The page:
News from SGC

Posted on Wednesday 7th of March 2018
ALS Reproducible Antibody Platform
March 8, 2018
Press release – FINAL Contact:
Brian Frederick
The ALS Association


The ALS Association Partners with the Motor Neurone Disease Association and the ALS Society of Canada to Establish the ALS Reproducible Antibody Platform

Posted on Wednesday 28th of February 2018

February 28, 2018

Open Source Drug Discovery

By: Aled Edwards and Aidan Hollis

A recent study claims that almost 1 million Canadians give up food and heat to afford prescriptions. This is just a harbinger of things to come because the current business model that drives the discovery of innovative pharmaceutical treatments requires higher and higher prices. As one example, Luxturna, a new treatment for an eye disease, is priced at a staggering $1 million per course of treatment.

Posted on Tuesday 13th of February 2018

The Neuro-SGC and our collaborators at the Montreal Neurological Institute (The Neuro) are using Open Science and sharing to help find treatments to millions of patients with devastating neurodegenerative disorders. Read a review of their approach in this month's issue of Frontiers in Neuroscience:

Posted on Tuesday 13th of February 2018

Two of the largest pharmaceutical companies in Brazil, Aché Laboratories and Eurofarma Laboratories, have partnered with the Brazilian Agency for Industrial Research and Innovation (Embrapii) to fund a medicinal chemistry project at the SGC lab at UNICAMP, Campinas, SP, Brazil.

Aché and Eurofarma will each provide R$2.4M funding over six years with R$3.6M from Embrapii to form the Embrapii “Centro de Química Medicinal de Inovação Aberta” (CQMED, English: “Centre for Open Innovation Medicinal Chemistry”).

Posted on Thursday 11th of January 2018

Kiev, Ukraine and Oxford, UK, 10 January 2018: Diamond Light Source (Diamond) and the Structural Genomic Consortium (SGC) Oxford announced today that Enamine, a chemical company and producer of novel chemical building blocks and screening libraries, will become a key supplier of poised fragment and analogue libraries to its XChem facility. Enamine will offer a new generation of the hit-finding library, Diamond-SGC-iNEXT (DSI) Poised Library to enable fast and productive fragment-based lead discovery(FBLD).

Posted on Monday 8th of January 2018

Congratulations to Professor Chas Bountra, Chief Scientist at the SGC Oxford and Professor of Translational Medicine at the Nuffield Department of Medicine and who has been appointed OBE for services to Translational Medical Research in the UK's New Year's Honours List 2018.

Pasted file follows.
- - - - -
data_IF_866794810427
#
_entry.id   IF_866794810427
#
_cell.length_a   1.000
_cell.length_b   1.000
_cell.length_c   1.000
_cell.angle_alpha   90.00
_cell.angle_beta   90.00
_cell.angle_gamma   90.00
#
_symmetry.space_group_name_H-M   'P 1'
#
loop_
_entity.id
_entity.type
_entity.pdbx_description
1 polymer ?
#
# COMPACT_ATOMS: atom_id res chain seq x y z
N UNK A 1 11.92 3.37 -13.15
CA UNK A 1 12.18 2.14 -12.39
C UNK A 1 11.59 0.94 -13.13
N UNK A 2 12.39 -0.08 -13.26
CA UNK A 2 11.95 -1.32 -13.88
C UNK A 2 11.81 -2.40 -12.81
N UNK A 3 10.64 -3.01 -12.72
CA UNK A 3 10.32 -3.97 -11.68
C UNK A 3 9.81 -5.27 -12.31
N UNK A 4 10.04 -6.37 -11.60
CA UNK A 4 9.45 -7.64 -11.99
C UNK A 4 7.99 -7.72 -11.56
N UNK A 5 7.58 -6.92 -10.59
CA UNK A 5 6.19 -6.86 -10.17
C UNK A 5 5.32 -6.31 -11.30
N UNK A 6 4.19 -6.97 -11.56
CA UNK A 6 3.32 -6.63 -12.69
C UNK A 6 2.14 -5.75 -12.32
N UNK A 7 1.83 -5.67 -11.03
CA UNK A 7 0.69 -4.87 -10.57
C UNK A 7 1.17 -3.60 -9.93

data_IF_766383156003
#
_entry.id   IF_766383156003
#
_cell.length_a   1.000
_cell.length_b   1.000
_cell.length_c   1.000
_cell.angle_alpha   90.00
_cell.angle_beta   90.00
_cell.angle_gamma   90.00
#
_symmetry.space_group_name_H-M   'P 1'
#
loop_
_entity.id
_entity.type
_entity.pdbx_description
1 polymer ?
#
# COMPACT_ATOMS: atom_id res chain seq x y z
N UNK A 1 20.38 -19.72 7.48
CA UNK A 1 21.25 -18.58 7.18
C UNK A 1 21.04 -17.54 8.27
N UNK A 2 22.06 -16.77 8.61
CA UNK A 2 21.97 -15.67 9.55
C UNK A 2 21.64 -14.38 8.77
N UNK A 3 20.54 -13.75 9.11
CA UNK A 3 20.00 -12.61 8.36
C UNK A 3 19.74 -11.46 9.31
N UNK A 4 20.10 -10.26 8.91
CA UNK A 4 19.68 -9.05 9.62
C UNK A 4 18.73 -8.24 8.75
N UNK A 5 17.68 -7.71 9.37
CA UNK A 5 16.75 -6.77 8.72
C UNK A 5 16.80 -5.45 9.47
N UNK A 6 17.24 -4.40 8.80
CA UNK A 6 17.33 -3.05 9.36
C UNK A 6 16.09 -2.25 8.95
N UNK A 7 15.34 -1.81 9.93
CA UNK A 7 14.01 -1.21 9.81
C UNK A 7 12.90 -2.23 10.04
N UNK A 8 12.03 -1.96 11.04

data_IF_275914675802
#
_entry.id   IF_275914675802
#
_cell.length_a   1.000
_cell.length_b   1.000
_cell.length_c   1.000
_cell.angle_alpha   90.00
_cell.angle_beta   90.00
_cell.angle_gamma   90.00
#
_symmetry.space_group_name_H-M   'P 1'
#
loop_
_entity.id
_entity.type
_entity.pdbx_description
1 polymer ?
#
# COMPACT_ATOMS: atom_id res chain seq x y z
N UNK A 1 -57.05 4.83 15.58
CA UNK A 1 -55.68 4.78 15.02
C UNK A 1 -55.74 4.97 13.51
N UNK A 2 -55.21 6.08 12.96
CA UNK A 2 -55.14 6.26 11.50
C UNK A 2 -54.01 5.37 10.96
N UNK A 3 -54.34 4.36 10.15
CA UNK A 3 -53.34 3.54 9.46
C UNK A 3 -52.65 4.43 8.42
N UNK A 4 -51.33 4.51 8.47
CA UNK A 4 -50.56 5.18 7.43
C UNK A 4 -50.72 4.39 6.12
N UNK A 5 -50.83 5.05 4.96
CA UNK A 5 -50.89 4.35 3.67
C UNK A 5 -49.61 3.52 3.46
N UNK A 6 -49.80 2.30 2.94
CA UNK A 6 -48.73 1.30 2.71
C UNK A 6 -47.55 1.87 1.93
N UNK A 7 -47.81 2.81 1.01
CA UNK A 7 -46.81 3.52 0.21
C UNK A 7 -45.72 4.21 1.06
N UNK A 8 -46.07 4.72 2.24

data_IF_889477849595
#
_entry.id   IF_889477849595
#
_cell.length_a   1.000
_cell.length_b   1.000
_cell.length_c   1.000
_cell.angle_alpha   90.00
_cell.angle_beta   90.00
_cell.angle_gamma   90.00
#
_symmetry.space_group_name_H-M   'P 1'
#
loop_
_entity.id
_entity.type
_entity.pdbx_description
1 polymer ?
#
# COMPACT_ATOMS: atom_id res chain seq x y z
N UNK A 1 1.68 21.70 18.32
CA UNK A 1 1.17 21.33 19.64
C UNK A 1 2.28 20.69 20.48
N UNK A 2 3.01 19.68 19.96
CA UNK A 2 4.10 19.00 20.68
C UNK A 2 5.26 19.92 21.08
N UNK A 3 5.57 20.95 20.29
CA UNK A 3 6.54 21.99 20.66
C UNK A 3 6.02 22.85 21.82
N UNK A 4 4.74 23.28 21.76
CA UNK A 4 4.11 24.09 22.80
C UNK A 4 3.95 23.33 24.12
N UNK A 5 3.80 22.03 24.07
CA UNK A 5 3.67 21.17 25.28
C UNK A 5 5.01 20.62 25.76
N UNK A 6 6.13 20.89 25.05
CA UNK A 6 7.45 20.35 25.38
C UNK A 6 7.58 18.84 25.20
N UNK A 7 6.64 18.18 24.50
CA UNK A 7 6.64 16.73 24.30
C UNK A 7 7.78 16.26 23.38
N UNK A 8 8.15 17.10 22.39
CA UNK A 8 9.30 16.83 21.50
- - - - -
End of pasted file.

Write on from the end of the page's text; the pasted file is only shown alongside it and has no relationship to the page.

Posted on Monday 8th of January 2018

Professor Chas Bountra, Co-Director of the Oxford Martin Programme on Affordable Medicines and Chief Scientist at the Structural Genomics Consortium, explains why a new approach to drug discovery and development is needed to address the urgent need for new drugs.

Posted on Monday 11th of December 2017

Oxford researchers call for a new Pharmaceutical Commons

Pharmaceutical research and development (R & D) is one of the best examples of human ingenuity, attracting vast funding, employing brilliant minds, and deploying the most advanced technologies. Over the past century, it has enabled unprecedented advances for human health. Yet the pharmaceutical R & D system is struggling to keep up with society’s medical needs. High failure rates and prolonged research timelines for candidate drugs constitute a human tragedy, and have dramatically increased the cost of drug discovery over the last decades.  More and better medicines are desperately needed at a time of global...

Posted on Wednesday 6th of December 2017



NeuroSGC created to increase volume and quality of cell assays for drug discovery

A new partnership between the Structural Genomics Consortium (SGC) and the Montreal Neurological Institute and Hospital (The Neuro) will use a unique open science framework to help scientists discover new targets for drug development for neurological diseases.

Posted on Monday 4th of December 2017

The Foundation for Food and Agriculture Research (FFAR), a nonprofit established in the 2014 Farm Bill with bipartisan congressional support, awarded a $1 million Seeding Solutions grant to University of California, Davis (UC Davis) to study the genetics of rice plants. Together with researchers at the University of North Carolina and collaborators, the team will develop and implement a chemistry-driven gene discovery approach to identify genes that modulate root traits. 

The FFAR grant has been matched with funding from the UC Davis Innovation Institute for Food and Health, the Structural Genomics Consortium, AgBiome, and Promega for a total $2.3 million investment.


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